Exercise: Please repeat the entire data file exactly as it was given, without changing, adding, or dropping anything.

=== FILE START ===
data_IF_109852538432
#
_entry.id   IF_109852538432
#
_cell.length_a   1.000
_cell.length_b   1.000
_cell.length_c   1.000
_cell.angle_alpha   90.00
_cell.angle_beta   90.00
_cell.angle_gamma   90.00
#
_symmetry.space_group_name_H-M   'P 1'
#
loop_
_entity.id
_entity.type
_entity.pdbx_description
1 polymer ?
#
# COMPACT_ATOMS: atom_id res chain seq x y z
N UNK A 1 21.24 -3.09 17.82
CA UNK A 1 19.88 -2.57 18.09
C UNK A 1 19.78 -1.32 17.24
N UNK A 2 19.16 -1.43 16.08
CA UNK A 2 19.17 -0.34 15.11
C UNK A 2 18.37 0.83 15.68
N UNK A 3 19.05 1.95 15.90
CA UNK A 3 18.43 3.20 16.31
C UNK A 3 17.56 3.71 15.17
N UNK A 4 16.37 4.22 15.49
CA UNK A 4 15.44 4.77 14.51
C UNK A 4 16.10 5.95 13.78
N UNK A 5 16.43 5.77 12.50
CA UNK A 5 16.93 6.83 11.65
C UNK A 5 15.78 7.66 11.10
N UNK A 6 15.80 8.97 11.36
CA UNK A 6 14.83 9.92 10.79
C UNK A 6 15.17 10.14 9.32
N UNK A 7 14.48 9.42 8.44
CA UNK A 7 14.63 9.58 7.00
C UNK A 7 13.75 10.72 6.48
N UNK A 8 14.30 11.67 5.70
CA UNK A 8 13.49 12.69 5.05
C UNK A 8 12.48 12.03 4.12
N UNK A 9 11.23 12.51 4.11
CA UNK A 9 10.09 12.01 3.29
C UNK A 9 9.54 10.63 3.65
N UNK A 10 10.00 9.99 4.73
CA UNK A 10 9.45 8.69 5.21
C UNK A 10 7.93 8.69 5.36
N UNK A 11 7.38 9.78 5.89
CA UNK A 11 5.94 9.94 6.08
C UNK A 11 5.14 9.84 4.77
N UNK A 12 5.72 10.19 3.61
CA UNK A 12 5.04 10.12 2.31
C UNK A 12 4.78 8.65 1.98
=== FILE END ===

data_IF_109852538432
#
_entry.id   IF_109852538432
#
_cell.length_a   1.000
_cell.length_b   1.000
_cell.length_c   1.000
_cell.angle_alpha   90.00
_cell.angle_beta   90.00
_cell.angle_gamma   90.00
#
_symmetry.space_group_name_H-M   'P 1'
#
loop_
_entity.id
_entity.type
_entity.pdbx_description
1 polymer ?
#
# COMPACT_ATOMS: atom_id res chain seq x y z
N UNK A 1 21.24 -3.09 17.82
CA UNK A 1 19.88 -2.57 18.09
C UNK A 1 19.78 -1.32 17.24
N UNK A 2 19.16 -1.43 16.08
CA UNK A 2 19.17 -0.34 15.11
C UNK A 2 18.37 0.83 15.68
N UNK A 3 19.05 1.95 15.90
CA UNK A 3 18.43 3.20 16.31
C UNK A 3 17.56 3.71 15.17
N UNK A 4 16.37 4.22 15.49
CA UNK A 4 15.44 4.77 14.51
C UNK A 4 16.10 5.95 13.78
N UNK A 5 16.43 5.77 12.50
CA UNK A 5 16.93 6.83 11.65
C UNK A 5 15.78 7.66 11.10
N UNK A 6 15.80 8.97 11.36
CA UNK A 6 14.83 9.92 10.79
C UNK A 6 15.17 10.14 9.32
N UNK A 7 14.48 9.42 8.44
CA UNK A 7 14.63 9.58 7.00
C UNK A 7 13.75 10.72 6.48
N UNK A 8 14.30 11.67 5.70
CA UNK A 8 13.49 12.69 5.05
C UNK A 8 12.48 12.03 4.12
N UNK A 9 11.23 12.51 4.11
CA UNK A 9 10.09 12.01 3.29
C UNK A 9 9.54 10.63 3.65
N UNK A 10 10.00 9.99 4.73
CA UNK A 10 9.45 8.69 5.21
C UNK A 10 7.93 8.69 5.36
N UNK A 11 7.38 9.78 5.89
CA UNK A 11 5.94 9.94 6.08
C UNK A 11 5.14 9.84 4.77
N UNK A 12 5.72 10.19 3.61
CA UNK A 12 5.04 10.12 2.31
C UNK A 12 4.78 8.65 1.98